(Smithsoniancom) Puente de vida The little squiggle of land connecting North and South America is a recent addition, geologically speaking. Around 15 million years ago, underwater volcanoes began forming islands. Then the movement of tectonic plates pushed up parts of the seafloor. By around three million years ago, the land bridge that we know today as the Isthmus of Panama had formed—allowing for a massive north-south migration of plants and animals, and an explosion of new species.
So Panama is the ideal site for the BioMuseo (Museum of Biodiversity), due to open next summer. The $60 million building (left) was designed by world-renowned architect Frank Gehry, whose works include the Guggenheim Museum in Bilbao, Spain. The architect departs from his usual metallic color scheme and adds bold red, golden yellow and cobalt blue panels that reflect the tropical environment.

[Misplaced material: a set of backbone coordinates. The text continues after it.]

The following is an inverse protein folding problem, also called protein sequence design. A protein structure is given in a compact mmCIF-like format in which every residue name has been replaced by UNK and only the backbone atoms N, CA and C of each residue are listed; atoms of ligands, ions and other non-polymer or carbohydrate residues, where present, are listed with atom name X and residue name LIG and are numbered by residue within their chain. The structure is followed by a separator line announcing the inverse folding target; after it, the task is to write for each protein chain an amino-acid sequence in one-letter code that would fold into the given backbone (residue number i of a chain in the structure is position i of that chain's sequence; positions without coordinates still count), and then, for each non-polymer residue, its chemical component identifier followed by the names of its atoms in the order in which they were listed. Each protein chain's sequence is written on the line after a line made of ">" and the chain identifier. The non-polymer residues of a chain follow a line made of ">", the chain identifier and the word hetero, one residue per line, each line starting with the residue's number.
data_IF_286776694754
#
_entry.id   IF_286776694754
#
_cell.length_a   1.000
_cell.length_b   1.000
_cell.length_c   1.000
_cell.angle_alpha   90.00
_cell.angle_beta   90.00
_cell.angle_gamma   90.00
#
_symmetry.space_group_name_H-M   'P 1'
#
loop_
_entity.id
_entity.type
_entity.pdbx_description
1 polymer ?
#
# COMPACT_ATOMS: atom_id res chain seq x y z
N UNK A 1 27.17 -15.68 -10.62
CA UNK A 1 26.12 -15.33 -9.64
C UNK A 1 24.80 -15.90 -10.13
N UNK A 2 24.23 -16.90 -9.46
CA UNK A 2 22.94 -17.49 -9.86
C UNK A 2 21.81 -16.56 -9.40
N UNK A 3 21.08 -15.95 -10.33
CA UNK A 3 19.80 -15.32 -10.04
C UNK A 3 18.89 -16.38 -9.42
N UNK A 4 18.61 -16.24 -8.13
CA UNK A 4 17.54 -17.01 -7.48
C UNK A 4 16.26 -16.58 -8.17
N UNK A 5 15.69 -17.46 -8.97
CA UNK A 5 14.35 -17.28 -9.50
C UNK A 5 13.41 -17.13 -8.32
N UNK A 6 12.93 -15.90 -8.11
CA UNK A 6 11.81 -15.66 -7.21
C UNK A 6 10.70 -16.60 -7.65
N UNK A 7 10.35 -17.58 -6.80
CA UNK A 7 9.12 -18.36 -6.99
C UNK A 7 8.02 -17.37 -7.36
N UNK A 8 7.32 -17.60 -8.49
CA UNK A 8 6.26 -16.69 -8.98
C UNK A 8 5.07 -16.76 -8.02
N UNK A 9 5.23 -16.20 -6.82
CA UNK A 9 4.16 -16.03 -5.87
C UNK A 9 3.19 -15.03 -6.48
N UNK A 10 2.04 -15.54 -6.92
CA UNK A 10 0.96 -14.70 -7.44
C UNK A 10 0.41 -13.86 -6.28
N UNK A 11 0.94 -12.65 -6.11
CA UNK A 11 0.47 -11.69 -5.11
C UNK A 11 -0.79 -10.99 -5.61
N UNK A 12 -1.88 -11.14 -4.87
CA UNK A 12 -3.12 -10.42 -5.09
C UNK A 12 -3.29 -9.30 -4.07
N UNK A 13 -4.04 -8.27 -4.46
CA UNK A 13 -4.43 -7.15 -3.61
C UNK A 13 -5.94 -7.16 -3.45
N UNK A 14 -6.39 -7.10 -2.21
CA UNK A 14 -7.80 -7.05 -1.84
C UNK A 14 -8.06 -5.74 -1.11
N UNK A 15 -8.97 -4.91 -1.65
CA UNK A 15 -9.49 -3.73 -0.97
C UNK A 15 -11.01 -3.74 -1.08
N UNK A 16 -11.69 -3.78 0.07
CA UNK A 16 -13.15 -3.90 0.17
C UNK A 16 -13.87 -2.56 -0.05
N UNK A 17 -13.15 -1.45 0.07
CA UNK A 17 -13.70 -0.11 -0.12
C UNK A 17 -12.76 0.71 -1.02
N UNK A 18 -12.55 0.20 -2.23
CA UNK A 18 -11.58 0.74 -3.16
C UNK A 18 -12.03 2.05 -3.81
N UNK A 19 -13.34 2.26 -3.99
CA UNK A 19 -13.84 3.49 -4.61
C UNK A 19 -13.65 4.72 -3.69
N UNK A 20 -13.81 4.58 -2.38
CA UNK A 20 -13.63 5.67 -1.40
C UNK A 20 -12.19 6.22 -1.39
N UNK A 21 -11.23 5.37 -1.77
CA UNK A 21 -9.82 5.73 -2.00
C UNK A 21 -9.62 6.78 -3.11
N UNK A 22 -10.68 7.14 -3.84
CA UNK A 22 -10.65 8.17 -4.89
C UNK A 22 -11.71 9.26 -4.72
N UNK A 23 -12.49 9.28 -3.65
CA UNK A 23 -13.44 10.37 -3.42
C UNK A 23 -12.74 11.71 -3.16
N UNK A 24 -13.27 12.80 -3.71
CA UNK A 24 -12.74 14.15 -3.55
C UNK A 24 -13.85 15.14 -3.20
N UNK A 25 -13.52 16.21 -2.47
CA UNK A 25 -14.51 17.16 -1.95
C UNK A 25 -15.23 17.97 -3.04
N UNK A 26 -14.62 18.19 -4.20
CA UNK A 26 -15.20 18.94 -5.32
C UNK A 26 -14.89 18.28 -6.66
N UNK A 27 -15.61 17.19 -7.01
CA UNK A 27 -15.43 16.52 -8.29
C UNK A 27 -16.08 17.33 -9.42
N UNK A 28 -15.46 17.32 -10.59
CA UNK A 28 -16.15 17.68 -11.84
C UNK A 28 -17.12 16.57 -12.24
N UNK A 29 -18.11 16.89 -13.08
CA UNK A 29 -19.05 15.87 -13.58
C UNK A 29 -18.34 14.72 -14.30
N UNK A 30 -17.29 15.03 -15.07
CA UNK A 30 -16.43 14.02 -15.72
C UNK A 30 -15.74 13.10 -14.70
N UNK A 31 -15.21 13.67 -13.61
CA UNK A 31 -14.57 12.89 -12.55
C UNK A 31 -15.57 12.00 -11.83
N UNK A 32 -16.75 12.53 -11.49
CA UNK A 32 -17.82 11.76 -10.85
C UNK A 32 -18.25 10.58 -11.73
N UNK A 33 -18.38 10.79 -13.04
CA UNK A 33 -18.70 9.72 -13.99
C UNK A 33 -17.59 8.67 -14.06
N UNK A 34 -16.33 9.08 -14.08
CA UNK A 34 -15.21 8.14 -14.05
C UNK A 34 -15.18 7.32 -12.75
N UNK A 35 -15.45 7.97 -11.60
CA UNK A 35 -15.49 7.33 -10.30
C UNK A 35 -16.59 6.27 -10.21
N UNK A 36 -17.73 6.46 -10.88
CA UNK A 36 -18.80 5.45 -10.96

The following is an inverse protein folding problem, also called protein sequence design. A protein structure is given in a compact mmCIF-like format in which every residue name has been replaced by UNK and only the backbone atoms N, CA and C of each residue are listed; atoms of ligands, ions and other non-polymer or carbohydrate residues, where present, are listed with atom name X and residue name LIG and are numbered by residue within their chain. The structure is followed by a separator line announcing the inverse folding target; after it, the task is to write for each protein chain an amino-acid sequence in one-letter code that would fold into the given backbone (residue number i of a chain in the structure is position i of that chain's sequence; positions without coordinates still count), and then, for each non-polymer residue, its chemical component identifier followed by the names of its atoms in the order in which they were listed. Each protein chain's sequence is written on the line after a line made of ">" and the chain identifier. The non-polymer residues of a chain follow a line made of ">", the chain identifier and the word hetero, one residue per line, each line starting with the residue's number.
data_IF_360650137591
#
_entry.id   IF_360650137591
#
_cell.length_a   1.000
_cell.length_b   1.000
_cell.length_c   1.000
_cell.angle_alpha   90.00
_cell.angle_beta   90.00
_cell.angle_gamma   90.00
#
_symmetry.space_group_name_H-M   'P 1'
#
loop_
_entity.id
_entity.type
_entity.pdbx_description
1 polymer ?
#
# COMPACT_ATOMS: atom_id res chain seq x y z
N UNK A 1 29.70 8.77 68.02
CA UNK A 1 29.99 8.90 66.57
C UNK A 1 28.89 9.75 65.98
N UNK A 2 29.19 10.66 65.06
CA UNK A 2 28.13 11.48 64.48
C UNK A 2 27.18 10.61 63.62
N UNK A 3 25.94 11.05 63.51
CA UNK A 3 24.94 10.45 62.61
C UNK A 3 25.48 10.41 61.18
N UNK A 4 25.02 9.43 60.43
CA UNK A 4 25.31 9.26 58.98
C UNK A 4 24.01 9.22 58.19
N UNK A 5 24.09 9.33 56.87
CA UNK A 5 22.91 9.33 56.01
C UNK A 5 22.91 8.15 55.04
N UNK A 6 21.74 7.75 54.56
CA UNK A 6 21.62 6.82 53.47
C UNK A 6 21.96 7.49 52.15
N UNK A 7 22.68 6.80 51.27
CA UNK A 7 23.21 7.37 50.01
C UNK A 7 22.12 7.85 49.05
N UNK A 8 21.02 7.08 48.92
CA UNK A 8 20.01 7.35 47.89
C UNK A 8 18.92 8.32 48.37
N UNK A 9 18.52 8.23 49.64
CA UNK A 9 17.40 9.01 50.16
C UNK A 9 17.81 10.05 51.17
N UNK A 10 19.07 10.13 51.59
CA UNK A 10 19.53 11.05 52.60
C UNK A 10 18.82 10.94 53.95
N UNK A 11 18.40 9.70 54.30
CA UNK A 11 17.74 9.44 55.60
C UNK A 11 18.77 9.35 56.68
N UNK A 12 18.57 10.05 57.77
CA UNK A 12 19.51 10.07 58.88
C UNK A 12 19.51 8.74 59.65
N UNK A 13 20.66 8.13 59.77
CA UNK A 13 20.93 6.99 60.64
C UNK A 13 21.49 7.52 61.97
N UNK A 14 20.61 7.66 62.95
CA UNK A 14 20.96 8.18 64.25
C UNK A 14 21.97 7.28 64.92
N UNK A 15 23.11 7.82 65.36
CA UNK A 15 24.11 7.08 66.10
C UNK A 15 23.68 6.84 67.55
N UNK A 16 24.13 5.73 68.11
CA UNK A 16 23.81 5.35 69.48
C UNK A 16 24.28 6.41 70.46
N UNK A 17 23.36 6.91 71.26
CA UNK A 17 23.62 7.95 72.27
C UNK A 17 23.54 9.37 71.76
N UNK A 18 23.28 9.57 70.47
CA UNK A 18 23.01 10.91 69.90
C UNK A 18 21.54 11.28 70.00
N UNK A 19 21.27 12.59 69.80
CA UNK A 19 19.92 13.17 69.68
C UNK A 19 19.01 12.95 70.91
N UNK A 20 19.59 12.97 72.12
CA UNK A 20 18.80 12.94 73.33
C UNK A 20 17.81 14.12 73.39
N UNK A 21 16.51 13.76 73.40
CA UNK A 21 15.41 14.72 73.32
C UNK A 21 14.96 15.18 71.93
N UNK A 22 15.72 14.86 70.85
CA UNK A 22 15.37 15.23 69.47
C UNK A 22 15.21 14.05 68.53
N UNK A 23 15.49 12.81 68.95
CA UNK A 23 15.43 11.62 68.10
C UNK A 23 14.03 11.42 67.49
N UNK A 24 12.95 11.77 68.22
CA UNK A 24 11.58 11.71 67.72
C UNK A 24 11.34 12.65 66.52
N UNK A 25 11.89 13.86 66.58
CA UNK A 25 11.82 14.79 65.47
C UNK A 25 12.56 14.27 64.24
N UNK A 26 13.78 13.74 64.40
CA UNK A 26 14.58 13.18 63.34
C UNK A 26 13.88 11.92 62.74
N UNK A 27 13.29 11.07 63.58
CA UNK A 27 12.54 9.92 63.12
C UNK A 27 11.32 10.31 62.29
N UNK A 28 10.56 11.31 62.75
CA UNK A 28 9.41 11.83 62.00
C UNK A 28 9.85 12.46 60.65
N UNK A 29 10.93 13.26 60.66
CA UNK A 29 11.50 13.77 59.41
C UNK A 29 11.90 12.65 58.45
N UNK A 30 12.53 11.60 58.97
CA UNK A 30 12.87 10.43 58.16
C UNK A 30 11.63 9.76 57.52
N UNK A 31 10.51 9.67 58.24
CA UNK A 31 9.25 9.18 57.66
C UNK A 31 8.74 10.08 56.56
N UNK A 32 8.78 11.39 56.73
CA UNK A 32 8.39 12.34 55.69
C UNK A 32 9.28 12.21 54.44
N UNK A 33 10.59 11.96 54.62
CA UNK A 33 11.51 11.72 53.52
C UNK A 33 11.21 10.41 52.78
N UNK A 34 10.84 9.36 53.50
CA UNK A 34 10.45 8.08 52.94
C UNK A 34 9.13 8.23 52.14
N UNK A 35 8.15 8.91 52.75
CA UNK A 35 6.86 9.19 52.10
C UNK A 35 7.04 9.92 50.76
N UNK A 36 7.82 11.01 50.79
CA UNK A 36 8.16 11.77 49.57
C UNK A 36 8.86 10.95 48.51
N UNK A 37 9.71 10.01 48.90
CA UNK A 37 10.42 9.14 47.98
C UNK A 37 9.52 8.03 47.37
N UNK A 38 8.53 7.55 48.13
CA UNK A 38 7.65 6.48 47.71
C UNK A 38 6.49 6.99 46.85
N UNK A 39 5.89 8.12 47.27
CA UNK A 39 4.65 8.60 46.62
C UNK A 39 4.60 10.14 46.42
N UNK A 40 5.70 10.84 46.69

The building will house eight display galleries over 43,000 square feet. The exhibits, designed in consultation with scientists at the nearby Smithsonian Tropical Research Institute, portray the history of the isthmus and the species it engendered. For instance, the “Oceans Divided” hall will feature a pair of semi-cylindrical, two-story aquariums displaying the different life that emerged in the Pacific and Caribbean. The two bodies of water are separated at their narrowest point by just 30 miles of land. But—as the BioMuseo vividly demonstrates—they are worlds apart.